B. Fitzgerald and K. Stol (2015) The Dos and Don’ts of Crowdsourcing Software Development, Proceedings SOFSEM 2015, LNCS 8939, pp. 58-64
In 1957, the eminent computer scientist, Edsger W. Dijkstra, sought to record his profession as “Computer Programmer” on his marriage certificate. The Dutch authorities, although probably more progressive than most, refused on the grounds that there was no such profession. Ironically, just a decade later, the term “software crisis” had been coined, as delegates at a NATO Conference in Garmisch  reported a common set of problems, namely that software took too long to develop, cost too much to develop, and the software which was eventually delivered did not meet user expectations. Despite the advances in technology over the past 50 years, this remains problematic, as evidenced by the following quote from the US President’s Council of Advisors on Science & Technology (PCAST) in 2012.
“The problem of predictable development of software with the intended functionality that is reliable, secure and efficient remains one of the most important problems in [ICT]”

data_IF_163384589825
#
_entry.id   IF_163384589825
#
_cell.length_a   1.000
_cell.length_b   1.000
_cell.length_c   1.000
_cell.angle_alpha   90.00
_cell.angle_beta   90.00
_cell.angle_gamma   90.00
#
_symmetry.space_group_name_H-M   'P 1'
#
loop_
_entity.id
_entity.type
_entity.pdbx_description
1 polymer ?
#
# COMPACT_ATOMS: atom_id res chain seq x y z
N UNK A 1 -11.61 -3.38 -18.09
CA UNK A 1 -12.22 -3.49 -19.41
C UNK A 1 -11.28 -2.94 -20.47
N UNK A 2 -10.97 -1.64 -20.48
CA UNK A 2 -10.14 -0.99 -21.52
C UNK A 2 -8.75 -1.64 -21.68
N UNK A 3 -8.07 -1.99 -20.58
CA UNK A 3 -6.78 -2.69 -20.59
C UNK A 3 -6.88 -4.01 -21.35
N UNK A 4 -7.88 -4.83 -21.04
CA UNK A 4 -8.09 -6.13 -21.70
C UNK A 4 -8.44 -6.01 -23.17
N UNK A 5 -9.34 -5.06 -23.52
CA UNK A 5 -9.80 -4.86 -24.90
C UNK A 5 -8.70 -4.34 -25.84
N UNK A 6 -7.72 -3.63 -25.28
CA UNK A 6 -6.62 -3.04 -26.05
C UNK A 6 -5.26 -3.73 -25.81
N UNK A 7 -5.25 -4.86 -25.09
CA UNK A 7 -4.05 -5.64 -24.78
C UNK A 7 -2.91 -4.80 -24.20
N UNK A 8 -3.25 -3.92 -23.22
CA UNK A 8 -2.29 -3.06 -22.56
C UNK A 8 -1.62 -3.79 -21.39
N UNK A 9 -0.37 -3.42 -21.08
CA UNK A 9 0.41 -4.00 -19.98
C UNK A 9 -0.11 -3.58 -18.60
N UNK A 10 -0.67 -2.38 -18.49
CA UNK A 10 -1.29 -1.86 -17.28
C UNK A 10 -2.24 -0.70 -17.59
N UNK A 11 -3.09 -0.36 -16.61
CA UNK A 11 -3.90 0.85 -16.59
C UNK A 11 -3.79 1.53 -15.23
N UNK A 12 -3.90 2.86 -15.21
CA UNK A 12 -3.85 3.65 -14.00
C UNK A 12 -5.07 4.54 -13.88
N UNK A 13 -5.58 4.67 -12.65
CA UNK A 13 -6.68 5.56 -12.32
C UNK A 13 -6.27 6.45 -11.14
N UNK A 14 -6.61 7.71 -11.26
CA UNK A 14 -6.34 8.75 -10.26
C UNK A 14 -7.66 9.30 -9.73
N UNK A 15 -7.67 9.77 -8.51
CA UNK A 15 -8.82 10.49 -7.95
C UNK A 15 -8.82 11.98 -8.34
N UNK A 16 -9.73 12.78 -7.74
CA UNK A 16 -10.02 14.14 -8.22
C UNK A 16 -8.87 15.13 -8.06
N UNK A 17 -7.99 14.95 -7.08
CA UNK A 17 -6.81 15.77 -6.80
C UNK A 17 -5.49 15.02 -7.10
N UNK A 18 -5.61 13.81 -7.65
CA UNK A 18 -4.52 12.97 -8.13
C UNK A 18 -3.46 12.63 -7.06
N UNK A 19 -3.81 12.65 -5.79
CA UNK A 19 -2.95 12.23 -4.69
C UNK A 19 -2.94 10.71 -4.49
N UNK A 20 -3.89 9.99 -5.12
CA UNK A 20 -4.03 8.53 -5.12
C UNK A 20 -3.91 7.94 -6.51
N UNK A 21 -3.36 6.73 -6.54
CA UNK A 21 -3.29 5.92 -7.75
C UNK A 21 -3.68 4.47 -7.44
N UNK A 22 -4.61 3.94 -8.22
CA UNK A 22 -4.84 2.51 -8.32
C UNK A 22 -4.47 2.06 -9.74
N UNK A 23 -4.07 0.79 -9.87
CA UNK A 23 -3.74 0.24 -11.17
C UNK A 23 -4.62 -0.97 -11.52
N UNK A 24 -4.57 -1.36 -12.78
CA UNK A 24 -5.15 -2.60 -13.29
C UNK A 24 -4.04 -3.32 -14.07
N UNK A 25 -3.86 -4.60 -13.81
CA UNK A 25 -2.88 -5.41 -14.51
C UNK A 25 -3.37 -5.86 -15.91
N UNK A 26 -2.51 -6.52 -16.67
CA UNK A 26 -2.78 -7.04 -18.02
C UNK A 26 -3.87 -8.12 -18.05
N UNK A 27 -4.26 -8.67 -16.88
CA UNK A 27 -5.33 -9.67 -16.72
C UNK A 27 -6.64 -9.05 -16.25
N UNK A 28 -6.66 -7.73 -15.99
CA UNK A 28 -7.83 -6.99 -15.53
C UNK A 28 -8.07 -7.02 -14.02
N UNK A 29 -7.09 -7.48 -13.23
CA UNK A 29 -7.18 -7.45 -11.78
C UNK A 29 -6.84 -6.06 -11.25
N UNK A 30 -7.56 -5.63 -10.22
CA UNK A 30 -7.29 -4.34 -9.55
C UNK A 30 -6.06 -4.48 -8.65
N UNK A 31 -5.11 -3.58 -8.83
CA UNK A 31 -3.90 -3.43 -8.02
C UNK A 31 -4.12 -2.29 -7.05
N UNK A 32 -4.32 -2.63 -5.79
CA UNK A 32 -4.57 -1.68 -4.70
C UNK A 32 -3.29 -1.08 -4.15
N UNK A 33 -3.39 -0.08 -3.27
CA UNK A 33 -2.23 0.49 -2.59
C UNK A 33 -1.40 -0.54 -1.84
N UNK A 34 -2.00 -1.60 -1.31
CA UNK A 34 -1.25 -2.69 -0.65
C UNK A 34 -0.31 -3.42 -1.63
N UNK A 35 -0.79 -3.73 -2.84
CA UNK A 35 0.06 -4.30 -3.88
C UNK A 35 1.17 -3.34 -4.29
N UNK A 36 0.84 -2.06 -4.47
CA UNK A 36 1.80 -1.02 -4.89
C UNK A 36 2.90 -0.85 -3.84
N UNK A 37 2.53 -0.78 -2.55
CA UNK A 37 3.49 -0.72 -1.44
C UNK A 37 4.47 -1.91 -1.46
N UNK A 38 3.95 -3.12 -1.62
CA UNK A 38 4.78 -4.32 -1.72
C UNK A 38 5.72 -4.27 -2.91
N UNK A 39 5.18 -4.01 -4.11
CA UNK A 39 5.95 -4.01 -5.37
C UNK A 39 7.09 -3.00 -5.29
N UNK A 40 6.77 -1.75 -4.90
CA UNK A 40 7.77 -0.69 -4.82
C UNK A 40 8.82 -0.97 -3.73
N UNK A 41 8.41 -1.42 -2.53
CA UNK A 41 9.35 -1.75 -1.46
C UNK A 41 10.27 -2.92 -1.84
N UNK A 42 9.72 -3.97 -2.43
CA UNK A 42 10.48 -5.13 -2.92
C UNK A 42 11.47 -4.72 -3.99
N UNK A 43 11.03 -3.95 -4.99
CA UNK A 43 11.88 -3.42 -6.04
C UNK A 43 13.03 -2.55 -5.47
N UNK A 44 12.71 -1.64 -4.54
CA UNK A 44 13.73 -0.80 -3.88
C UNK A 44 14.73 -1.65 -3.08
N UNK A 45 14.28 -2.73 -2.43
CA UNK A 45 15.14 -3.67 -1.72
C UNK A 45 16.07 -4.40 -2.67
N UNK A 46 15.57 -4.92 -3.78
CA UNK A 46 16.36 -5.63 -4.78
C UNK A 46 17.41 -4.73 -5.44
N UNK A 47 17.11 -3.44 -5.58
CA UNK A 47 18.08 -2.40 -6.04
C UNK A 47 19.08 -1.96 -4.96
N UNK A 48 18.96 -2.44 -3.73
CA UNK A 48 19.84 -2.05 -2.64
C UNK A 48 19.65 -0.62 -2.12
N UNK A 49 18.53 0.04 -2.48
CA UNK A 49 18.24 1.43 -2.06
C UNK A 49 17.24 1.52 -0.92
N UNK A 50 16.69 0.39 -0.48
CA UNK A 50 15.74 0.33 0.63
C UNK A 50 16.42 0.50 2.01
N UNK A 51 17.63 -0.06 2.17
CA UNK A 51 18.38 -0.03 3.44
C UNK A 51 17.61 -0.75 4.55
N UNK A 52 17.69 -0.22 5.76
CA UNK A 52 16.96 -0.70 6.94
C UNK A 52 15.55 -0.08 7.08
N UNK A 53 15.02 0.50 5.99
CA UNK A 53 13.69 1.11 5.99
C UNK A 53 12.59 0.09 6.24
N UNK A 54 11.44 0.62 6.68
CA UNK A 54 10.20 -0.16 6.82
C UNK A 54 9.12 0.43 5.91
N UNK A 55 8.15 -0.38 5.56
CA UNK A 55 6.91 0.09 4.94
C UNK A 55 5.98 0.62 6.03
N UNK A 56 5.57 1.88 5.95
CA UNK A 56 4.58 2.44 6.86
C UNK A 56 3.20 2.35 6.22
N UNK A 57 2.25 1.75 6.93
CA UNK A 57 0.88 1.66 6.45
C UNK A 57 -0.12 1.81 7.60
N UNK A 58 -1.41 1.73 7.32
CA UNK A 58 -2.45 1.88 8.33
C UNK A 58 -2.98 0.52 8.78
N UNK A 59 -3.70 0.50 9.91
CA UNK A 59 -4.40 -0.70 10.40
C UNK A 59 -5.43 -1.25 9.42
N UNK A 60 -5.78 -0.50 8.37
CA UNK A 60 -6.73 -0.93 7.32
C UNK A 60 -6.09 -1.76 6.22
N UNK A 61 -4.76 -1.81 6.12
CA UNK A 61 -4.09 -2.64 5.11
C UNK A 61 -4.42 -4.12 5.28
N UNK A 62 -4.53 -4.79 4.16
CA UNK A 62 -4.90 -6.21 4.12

A number of initiatives have emerged over the years to address the software crisis. Outsourcing of the software development activity has been on the increase in recent years according to US and European reports. However, in many cases outsourcing of software development has not been successful [2,3]. The success of the open source movement which has proven surprisingly successful at developing high quality software in a cost effective manner  has been an inspiration for a number of specific forms of software outsourcing, including opensourcing , innersourcing  and crowdsourcing .
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